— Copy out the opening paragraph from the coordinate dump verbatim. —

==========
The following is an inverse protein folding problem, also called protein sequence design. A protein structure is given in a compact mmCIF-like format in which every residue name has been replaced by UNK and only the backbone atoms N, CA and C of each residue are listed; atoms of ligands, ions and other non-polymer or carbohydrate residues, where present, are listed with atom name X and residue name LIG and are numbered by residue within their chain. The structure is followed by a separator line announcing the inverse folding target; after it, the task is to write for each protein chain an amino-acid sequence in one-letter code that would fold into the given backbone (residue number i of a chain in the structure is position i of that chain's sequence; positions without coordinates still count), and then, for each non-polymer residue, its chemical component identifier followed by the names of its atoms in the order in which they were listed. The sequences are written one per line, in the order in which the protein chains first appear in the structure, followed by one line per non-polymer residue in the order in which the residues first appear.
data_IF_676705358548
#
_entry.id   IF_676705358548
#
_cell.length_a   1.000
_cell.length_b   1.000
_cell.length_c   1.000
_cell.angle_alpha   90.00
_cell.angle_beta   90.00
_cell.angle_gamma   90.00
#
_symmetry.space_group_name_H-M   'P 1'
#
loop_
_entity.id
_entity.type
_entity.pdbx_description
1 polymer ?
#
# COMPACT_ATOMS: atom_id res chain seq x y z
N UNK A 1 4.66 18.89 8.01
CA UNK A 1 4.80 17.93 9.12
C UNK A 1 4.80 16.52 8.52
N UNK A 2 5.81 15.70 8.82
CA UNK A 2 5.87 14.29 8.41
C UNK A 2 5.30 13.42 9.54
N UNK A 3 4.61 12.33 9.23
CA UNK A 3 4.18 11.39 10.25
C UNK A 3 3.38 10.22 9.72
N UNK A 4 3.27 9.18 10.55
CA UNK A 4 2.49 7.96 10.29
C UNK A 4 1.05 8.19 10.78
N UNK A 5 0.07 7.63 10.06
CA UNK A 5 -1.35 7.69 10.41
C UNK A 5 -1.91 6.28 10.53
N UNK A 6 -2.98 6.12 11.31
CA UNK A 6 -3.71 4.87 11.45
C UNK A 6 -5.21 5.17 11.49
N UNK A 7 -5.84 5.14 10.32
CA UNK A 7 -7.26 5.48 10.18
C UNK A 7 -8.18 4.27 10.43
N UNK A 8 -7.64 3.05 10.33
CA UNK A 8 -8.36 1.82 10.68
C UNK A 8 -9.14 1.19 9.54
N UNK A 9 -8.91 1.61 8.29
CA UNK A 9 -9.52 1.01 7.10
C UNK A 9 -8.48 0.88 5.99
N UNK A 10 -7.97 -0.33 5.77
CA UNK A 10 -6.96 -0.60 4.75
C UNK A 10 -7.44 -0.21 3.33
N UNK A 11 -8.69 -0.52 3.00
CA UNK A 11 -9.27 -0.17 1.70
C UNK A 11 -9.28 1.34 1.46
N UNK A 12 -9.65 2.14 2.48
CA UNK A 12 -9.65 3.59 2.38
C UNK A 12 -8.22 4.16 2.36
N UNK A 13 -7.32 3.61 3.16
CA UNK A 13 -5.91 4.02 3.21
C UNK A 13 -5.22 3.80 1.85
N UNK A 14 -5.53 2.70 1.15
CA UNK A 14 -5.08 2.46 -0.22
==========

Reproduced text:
The following is an inverse protein folding problem, also called protein sequence design. A protein structure is given in a compact mmCIF-like format in which every residue name has been replaced by UNK and only the backbone atoms N, CA and C of each residue are listed; atoms of ligands, ions and other non-polymer or carbohydrate residues, where present, are listed with atom name X and residue name LIG and are numbered by residue within their chain. The structure is followed by a separator line announcing the inverse folding target; after it, the task is to write for each protein chain an amino-acid sequence in one-letter code that would fold into the given backbone (residue number i of a chain in the structure is position i of that chain's sequence; positions without coordinates still count), and then, for each non-polymer residue, its chemical component identifier followed by the names of its atoms in the order in which they were listed. The sequences are written one per line, in the order in which the protein chains first appear in the structure, followed by one line per non-polymer residue in the order in which the residues first appear.